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Ken Norton
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Everybody underestimates what it would take to just "copy Groupon". They're not a technology company, they're sales and ad copywriting. Have you read their style guide?
Toggle Commented Dec 16, 2010 on groupon is copywriting performance art at
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@delfuego: "I can't think of a reason this should be so; I'm logged out of my Google account, so there's no place for the app to be sending my location, meaning it should stop using Location Services." You're right, there is no good reason. It's a bug that will be fixed in the next release. To be clear though, the phone is not reporting your location to Latitude when you're logged out, the app just failed to unregister for location changes so the icon persists.
Toggle Commented Dec 14, 2010 on google latitude pm ken norton responds at
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Hey guys, I definitely agree that more granular controls over location sharing are desirable. In addition to what we have today (city-level vs. best available for example) I like the concepts of sharing for a specific duration of time (e.g. next 30 minutes), or sharing with certain people only in certain areas (when I'm outside my home area, let all my friends see my location for example). Check-ins are also another form of control, sharing your presence at a specific place. More control can only be a good thing so long as it doesn't add to confusion or increase the risk of sharing something you don't want to share. (And yeah, Glympse is very cool!). So in no way was I trying to argue with the utility of those features. At Google, we're definitely aware that our relationship with users is built on trust. From a privacy perspective, I like to think that we don't approach privacy merely as a launch checklist box that needs to be checked but as a benefit. We consider privacy to be a feature of Latitude, for example. We've been very clear about this from the beginning and it's been very well-received (see this post from EFF for example: It takes time for consumers to become comfortable with new technology, and that's as it should be. As an example, recall how many people were nervous in 1998 about entering their credit card number into a browser. I'm sure when companies like LL Bean started taking phone orders there were the same concerns about giving your credit card number over the phone. The same thing was said about web-based email. The list goes on. I'm not listing these to argue that these fears were unfounded, they weren't, and consumers should be skeptical of and challenge technology companies. But rather that users learn to trust in technology when the ones providing the service put the user's interests first and prioritize control and transparency over everything else. Thanks for the fun discussion! Ken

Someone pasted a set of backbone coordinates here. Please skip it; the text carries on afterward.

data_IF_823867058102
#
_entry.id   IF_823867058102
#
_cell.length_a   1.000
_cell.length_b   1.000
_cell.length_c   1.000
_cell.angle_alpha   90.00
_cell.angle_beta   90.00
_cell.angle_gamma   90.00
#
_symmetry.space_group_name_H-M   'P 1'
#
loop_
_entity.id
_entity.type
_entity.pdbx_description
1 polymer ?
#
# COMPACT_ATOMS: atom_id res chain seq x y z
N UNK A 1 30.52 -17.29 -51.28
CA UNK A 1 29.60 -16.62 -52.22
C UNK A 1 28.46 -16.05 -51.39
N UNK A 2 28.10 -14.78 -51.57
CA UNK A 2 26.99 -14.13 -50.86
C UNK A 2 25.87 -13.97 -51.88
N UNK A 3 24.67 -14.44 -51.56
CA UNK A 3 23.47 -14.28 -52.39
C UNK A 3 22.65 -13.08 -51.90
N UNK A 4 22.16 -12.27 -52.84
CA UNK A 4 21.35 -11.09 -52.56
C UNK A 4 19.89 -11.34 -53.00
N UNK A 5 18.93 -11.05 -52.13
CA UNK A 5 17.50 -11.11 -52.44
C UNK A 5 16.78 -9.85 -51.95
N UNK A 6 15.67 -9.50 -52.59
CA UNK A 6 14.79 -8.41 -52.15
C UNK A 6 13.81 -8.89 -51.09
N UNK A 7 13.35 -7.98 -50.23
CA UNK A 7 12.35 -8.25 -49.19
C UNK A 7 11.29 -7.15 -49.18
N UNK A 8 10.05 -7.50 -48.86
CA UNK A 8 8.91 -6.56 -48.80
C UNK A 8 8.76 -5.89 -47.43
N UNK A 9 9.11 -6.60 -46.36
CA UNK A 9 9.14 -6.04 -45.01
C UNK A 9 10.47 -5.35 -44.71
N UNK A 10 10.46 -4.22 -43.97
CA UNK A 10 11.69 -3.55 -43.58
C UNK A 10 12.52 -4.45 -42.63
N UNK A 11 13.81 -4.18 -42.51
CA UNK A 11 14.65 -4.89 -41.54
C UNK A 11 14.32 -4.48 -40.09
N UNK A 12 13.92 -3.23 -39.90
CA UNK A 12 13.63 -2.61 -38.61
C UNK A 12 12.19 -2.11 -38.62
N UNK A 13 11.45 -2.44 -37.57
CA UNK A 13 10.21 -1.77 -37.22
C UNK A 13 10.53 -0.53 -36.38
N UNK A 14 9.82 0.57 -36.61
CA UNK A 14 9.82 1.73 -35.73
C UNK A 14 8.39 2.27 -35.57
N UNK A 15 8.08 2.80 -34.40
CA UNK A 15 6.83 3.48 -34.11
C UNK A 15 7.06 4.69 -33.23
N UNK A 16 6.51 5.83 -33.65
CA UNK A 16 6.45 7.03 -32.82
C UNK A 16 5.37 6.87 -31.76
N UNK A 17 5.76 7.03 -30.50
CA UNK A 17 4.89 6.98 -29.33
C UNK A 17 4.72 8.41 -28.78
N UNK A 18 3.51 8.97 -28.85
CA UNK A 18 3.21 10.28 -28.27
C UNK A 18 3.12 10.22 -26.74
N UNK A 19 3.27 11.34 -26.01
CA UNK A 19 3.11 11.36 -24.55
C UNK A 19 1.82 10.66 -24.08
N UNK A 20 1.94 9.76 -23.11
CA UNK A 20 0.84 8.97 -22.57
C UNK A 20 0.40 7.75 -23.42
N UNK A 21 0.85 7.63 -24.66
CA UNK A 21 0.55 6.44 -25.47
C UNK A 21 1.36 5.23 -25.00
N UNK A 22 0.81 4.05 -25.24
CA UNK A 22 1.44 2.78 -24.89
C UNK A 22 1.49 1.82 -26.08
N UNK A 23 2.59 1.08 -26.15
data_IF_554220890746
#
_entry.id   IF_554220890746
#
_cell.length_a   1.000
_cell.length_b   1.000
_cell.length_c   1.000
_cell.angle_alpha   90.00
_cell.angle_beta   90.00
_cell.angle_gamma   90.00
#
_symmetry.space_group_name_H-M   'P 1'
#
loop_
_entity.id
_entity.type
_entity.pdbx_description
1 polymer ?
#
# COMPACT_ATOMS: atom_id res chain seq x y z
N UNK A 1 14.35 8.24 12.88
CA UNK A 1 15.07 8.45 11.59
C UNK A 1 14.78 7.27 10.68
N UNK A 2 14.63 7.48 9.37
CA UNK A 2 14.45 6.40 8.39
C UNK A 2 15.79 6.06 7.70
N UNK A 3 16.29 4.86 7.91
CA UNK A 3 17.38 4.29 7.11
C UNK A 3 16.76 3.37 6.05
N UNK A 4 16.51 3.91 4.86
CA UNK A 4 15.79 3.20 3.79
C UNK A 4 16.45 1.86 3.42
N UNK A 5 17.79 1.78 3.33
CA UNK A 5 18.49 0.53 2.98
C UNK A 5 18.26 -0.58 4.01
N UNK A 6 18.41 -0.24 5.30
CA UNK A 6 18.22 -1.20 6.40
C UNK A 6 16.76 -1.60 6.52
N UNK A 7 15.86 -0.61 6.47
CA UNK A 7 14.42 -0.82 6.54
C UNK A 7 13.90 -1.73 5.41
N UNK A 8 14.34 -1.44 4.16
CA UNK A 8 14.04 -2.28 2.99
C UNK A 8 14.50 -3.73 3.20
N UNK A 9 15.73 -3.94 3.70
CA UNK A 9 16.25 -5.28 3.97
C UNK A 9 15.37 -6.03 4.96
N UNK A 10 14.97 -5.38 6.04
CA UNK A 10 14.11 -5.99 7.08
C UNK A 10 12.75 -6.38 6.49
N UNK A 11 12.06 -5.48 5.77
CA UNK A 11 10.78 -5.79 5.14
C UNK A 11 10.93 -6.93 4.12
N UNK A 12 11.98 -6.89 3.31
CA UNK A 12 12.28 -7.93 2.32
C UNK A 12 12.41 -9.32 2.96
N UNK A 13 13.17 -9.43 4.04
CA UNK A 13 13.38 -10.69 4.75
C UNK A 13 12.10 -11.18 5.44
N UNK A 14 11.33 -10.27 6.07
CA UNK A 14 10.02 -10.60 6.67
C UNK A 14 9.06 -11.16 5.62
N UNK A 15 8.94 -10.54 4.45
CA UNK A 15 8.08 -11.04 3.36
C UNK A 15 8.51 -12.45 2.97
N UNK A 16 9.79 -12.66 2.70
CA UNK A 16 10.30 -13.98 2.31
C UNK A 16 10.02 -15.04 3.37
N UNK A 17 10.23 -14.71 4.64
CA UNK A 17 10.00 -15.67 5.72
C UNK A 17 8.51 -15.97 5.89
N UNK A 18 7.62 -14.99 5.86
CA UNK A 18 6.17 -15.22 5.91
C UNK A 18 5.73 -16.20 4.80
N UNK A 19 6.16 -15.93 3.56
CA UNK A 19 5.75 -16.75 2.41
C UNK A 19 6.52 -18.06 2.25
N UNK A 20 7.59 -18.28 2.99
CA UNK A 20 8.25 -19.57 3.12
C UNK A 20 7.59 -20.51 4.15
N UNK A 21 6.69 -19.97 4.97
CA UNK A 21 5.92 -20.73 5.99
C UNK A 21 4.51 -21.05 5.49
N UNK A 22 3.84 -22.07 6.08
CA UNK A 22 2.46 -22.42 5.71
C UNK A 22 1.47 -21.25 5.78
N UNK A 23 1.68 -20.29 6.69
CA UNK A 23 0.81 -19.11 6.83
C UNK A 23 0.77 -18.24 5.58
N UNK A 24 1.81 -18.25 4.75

Toggle Commented Dec 14, 2010 on google latitude pm ken norton responds at
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Since I'm the PM for Google Latitude, let me try to respond. I've never been one to let the mainstream media dictate my product positioning, so let's set that aside for the moment. Here in the High Tech Octagon we sometimes overlook and important fact: for the majority of consumers, a mobile phone is a tool for staying in contact with close friends and loved ones. Yes, it's hard to believe when the echo chamber is awash with people using smartphones as a megaphone for broadcasting their every movement and whim to the entire planet. Latitude has never been a product intended to be used with many, many people. It is, quite simply, a way to keep in contact with a very few number of your closest friends and family members. How do consumers do that today? With voice and text messages - "when are you leaving?" and "where are you?" and "how far away are you?" Just yesterday I received a testimonial from a user who got off at the wrong train station and was completely lost. He called his wife who was able to use Latitude to find his location and rescue him. We hear stories about former abused partners who share their location with a best friend just in case. I'm a cyclist and it gives me (and my family) peace of mind to know they can see where I am when I'm riding or driving to events. Furthermore, Latitude has a pretty sweet "single player experience." Even if you're not sharing with anyone our History Dashboard is incredibly useful and magical. Privacy has been a *feature* of Latitude since we launched - you have complete control over who you're sharing with, you can choose to share your closest location, city-level or hide. We also send you email reminders when Latitude is enabled just in case you forgot, or in the event that somebody has enabled it on your phone without your consent. Latitude isn't trying to be Twitter, and it's not Foursquare. That's not the point. So rather than asking "why would I want to share my location continuously with the entire world?!" ask yourself "would it be useful if I could continuously share my location with my best friend/spouse/partner/parent/loved one?" Ken
Toggle Commented Dec 14, 2010 on um, no thanks. at
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Dec 14, 2010